So far, there is no evidence that masturbation affects the shape, size nor length of the penis.

Clearly, your partner is in need of medical attention. Relationship counselling for both of you would also be helpful.


Lump causes concern


Q Dear Doc, I am a 19-year-old female, and I need your advice. I have been sexually active from I was 16 years old, but I haven't had sex in the past year. I have noticed occasionally that I have a lump in my labia majora (lip section) of my genital area, and it doesn't hurt unless I try to squeeze or touch it with force. This lump also seems to appear on either side of my vaginal lip where it stays for a while then disappears.

My vaginal discharge is quite normal as it relates to texture or colour which varies from thick-cloudy white to clear, jelly-like, without any alarming smell. In addition, I didn't have my period last month, when this lump seems to appear. I have had my period this month, and it is still there. Could it be that this lump is caused by hormones which leads to me having an irregular period? I rarely have irregular period. I am scared Doc. Should I go see a gynaecologist? Have I contracted an STDs?

A Please note that a normal vaginal discharge, absence of unpleasant odour and pain, does not rule out the possibility of a sexually transmitted infection. Primary syphilis usually presents initially as one or more transient painless lumps/rash/ulcer with no other symptoms, so get tested for this as soon as possible. Long-term complications of untreated syphilis are very severe and include infertility, heart disease and neurological problems. Therefore, all sexually active individuals should practise 'safe sex', and get regular screening for HIV and other STIs.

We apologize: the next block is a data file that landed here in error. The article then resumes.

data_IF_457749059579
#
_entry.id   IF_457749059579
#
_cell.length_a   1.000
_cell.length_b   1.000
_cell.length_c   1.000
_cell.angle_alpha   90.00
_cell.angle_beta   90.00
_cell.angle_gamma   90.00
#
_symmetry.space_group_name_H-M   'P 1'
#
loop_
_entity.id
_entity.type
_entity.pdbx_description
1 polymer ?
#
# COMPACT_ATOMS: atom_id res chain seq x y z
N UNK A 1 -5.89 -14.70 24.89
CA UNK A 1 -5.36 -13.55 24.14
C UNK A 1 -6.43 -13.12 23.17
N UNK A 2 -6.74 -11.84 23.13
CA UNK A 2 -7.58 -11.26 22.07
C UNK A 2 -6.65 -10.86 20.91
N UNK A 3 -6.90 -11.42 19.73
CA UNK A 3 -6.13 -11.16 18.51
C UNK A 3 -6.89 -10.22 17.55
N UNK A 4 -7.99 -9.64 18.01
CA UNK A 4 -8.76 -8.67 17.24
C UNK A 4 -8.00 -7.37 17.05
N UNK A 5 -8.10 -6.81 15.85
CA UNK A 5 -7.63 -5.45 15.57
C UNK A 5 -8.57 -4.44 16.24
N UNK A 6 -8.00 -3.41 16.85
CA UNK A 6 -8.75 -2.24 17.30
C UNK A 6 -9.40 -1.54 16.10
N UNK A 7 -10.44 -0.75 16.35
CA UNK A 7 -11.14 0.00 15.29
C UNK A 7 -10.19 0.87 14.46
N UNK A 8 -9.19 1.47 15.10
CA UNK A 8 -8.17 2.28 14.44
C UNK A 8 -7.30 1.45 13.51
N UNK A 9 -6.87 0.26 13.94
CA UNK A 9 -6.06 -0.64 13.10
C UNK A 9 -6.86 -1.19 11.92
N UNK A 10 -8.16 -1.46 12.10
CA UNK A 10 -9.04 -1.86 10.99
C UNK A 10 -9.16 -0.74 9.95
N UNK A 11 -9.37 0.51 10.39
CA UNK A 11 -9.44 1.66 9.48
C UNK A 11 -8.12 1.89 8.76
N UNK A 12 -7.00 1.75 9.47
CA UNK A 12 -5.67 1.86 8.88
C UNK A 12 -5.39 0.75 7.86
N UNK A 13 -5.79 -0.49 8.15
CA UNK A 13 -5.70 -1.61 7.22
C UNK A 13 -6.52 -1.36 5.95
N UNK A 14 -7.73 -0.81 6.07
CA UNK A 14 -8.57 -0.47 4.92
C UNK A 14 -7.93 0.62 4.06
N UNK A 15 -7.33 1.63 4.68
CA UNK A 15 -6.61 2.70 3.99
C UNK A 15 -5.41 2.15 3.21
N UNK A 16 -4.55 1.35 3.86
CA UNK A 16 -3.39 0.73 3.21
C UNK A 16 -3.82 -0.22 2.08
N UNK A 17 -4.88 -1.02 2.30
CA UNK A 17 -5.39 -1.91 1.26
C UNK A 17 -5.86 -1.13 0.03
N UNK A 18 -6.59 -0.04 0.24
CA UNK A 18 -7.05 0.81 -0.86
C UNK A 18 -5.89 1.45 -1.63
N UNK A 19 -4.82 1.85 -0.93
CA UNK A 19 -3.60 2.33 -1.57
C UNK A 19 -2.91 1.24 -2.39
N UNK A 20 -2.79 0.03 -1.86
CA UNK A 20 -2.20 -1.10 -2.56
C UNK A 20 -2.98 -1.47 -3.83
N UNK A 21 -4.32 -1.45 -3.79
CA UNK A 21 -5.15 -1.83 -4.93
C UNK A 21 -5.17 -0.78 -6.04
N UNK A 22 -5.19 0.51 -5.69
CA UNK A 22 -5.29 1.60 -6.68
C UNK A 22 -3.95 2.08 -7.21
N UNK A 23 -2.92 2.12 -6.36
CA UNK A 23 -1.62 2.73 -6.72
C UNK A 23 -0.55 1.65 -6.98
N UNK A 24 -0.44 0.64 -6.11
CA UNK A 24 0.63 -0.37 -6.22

Repeated shaving commonly leads to ingrown hairs which can be felt as a hard lump. Blocked sebaceous (oil) glands associated with the hair can also form hard lumps. The lumps associated with these conditions are usually intermittent as you described, and painless unless they become infected then you may need medication. Hormone imbalances which lead to over secretion of the oil glands can predispose one to sebaceous cysts.

Keeping the genital area clean/dry, avoiding shaving (trimming with small scissors instead), wearing underwear made from natural fabrics will help to reduce the occurrence of these problems.

Having one missed period does not qualify as irregular menstruation, and can happen occasionally if there is a sudden change in diet/exercise or acute stress. Sexually active women should take a pregnancy test ideally seven to 14 days after a missed period.

During adolescence, and even beyond, the menstrual cycle can vary in the way you described. Bear in mind that a normal menstrual cycle occurs every 21-35 days, and can last two to seven days, and is counted from the first day of vaginal bleeding.